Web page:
Lessons: 22Length: 3.6 hours

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3.1 Burger Logo: Prepare the Artwork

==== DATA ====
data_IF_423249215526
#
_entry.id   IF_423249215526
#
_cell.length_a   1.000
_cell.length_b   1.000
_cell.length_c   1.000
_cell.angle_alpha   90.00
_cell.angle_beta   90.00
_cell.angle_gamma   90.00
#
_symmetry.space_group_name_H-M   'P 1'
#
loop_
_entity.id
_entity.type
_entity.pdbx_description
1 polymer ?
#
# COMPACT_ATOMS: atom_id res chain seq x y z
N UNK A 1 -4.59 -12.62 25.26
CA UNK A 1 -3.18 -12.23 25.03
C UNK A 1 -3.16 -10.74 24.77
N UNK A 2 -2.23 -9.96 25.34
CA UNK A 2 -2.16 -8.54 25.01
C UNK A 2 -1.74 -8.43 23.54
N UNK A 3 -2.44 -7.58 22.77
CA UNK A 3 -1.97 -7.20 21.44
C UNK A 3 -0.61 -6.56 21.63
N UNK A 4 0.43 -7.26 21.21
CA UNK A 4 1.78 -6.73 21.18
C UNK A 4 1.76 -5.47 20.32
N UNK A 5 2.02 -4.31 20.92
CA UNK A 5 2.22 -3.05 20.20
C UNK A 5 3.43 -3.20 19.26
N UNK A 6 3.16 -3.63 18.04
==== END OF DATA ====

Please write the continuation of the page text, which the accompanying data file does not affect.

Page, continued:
In this lesson you will learn how to take a design made by a designer and prep it for work in After Effects. So at some point in your After Effects/ animation journey. You're gonna be given a sets or full-on designs from a designer or some other third-party and these will not always be ready to animate the way they are. Sometimes they need a little bit of massaging in either Adobe Illustrator or Photoshop to be able to get them ready to work with an After Effects and that's the case here. So this design was provided for me. And all of these assets came from Envato elements. But if I were to import this illustrator file, which is what this is, into After Effects the way it is now, it would import as a flat layer, so I wouldn't have access to all of these individual elements, the text, the little burger bits here, the speed lines, the background, everything would be flat. And so there's not a whole lot I could do with it to make it very interesting. So you're gonna learn how to take this from illustrator and kind of prep it for After Effects. And this is a very useful sort of thing. It's the kind of thing that you do a lot when you're working with larger teams. So the first thing that I would do is in Illustrator if you don't have the Layers panel pulled up, come over here to window and make sure you pull up the Layers panel. And then if you select your top layer here, what you can do is you can click on this fly over here. And for whatever reason, it's off the screen. So I'm gonna pull it over like this. And you're gonna choose Release to Layers Sequence. What that's gonna do is that's going to essentially take all of those elements that are built into this layer and put them on their own layer. And then we can just pull them down so that they're on their own individual layers, you can see that the colors changed. And now if I were to import this into After Effects, just like it is right now, we'd have access to all the individual layers. That's basically what you need to do. But let's go a little bit further and make this a little bit better. I'm just gonna save this really quick so I have a separate file here. Just gonna put underscore one on it. And then what I like to do is go through the layers and name them now because when I import them into After Effects, I can rename the layers. However, if I move the Illustrator file and I need to relink it in After Effects, naming the layers in the file is going to be a big help. So I just turn on and off the eyeball here and figure out what is on which layer and then I'm just gonna label them. If you double click on the name here, you can just rename that. So I'm just gonna call this lines and that's the top bun right there. And this is the bottom stuff. And then we have this overlay layer. And we have the background sometimes if you if you double click just to the right of the name, it'll bring up the layer options. You can also use that change the layer color as well. So that's very good, I can save this. Next I wanna import those assets. So I'm just gonna double click in the Project panel here, bring up the import window, and I'm going to navigate to where that Illustrator file is the underscore one is the one that I have renamed, the layers and I'll click Import to bring that in. And then I'll get a dialog box here and I have a couple of options. I wanna make sure that I choose composition instead of footage. Footage of bringing in a flat file, compositional, I'll bring in all of the layers and then underneath footage dimensions, I like to have layer size as opposed to document size. Layer size makes the bounding box of the individual layers fit around the layers instead of being the entire size of the document. And I'll click OK and we'll bring that in. I'll double click to open up that composition. And I'll just give this a second to preview, all right, so there we go. We have it in After Effects, and things are looking pretty good. I have access to all of the individual layers, very nice. And I can start animating this. Now I'm gonna give this a little bit of a treatment similar to a project that I worked on for a US company called smashburger. Smashburger is an American fast food casual hamburger restaurant chain. They have 370 locations in 37 states and nine countries. I ended up working on one of the pitch videos and they won the account. So they are the agency of record. So I think what I'm gonna do is, I'm gonna get this text here to kind of fly in from behind the viewers perspective. And kind of smash in here and then have these lines kind of animate out. Have the burger maybe fly apart. So let's get to work on animating this. I'm gonna select the text here. And I have a couple of options for working with the text. I can work on it just like it is with this text layer here or I can go back over to Illustrator. And I can select the text, grab the text tool here and just select the text. Copy it jump over to After Effects, hit Ctrl T, bring up the text tool and then just paste it. And then even though I wasn't selected on the right font or the right font size or any Anything like that, it's actually going to be pretty much exactly what I need to be able to place in here for whatever reason the spacing on this is not quite right. So I'm going to hold Alt and then use the left arrow to bring this over to line it up, right. So if there's anything kind of Interesting or clever that I wanted to do with the text animator in After Effects, that's how I could get the text to come over and be the exact same size and more or less the same placement very, very quickly. But I think for simplicity's sake, I'm going just work with the vector layer here. Now like I mentioned before, this font original burger came from Envato elements, and you can find it right here. It's a great looking font. But I'm gonna get rid of the text layer and I'm just going to work with the vectorized text layer right here. So I'm going to create a mask around this. I'm going to hit Q to bring up the rectangle tool and just draw a rectangular mask around the word BEST. And it'll just kind of size that up. Sometimes if the masks aren't centered around the layers, it just gives me anxiety. And I'm gonna rename the layer to best text. And then I'm gonna duplicate it CTRL+D, hit ENTER on the keyboard and rename this Burger Text. And then on the Burger Text layer, we're just gonna double click My Mask. Grab the top of the transform handle here, and just pull it down for the burger part right here, and then just kinda resize that for this word right down here. I'll click away and that mask looks fantastic. If I select both of these layers and then do Ctrl Alt Home, that will recenter the anchor points in the middle of the layers, and that looks great. So what I wanna do for the animation portion of this, I wanna have these fly in .So you may be thinking a scale animation would work and indeed, it will. So with my best text layer selected, I'm going to hit s to bring up the scale. I'm going to click The Stopwatch to enter Insert a key frame on maybe eight frames. And by the way, let's just check the composition settings here. I actually didn't even look to see what the resolution was of the project, but it is looking good. It's 1920 by 1080 and it came in and we're working at 29.97. That's something good to kind of work out before you get too far down the road here. I think actually, we can make this just a five second animation. We'll make this pretty quick. So I have my scale key frame here at frame eight. I'm gonna go back to the beginning, and I'm just gonna scale this up just an absurd amount like that, so I can't see it. And if I play this, let's see what's gonna happen, okay, all right. So it looks like it kind of starts slow, and then it gets like, whoa. It goes from here to there. In one frame, and if you're wondering why it gets kind of janky looking here, that's because we need to turn on the continuously rasterize button right here. And we can probably do that for all of these layers. In fact while I'm at it I'm gonna take these two layers right here, and I'm just gonna lock them to prevent me from messing with them. You can see once I toggled on that continuously rasterized but in there now, this looks nice and smooth, but the motion is kind of weird. I wanna make some more room here so that you can see. I'm gonna select my keyframes, right click on them, go to keyframe assistant and then choose exponential scale. what that'll do is that will make the scale if we look at the graph editor here, check this out. Now our scale has this kind of exponential curve to it. And if we play it back, now it's looking a little bit nicer. It's coming in. I think more like More how you would expect it to kind of fly in. And we can adjust this to make it longer or shorter by selecting all of these key frames, and then holding down alt, grabbing the last key frame and pulling and dragging. And what this will do is basically compress all of those key frames to make this animation shorter or faster. So that's one way that you can do it another way, which is somewhat similar, is we can add a 3D kind of virtual camera in here. So I'm going to right click and go to New camera. I'm gonna make this 35 millimeters. I don't need depth of field on and just click OK. It's gonna tell me, hey, you don't have anything 3D in here and I'm just gonna click OK. That's totally fine, because I'm gonna make my two text layers 3D, and I'm gonna show you a slightly different method to get the same kind of motion with less key frames. So instead of animating the scale, what I'm gonna do is animate the position So at about the same spot, frame eight, I'm gonna drop a position key frame, when it come back to the beginning and then I'm just gonna fly my text out in the z axis here, or in the z direction. You can see it kind of looks like it's going a little bit off to the left there. So I'm just gonna bring that down and maybe even pull it down in the y axis. As well. Let's see what that looks like. Very cool. Let's just make it shorter. I like that. Just keep it linear. We'll keep it We'll keep it cool and linear for now, I want to do the same thing with my burger text. I'm gonna come right here and I'll use the keyboard shortcut to drop a position keyframe. I'll come back to the beginning and fly my text out towards the camera and maybe kind of centered up a little bit more. And then what I want to do is I'm actually going to pull my burgers layer down below my best text layer. And then push it down the timeline, just a hair like that. Maybe I'll, enable motion blur here. That looks pretty cool. Very cool. Maybe offset at one more frame and then push this one out just a little more. So we don't see it on the first frame. Cool. I think that looks fantastic. So the text is looking pretty good right now. And it's time to move on to some of these other elements. And I'm gonna show you how to do that coming up in the next lesson.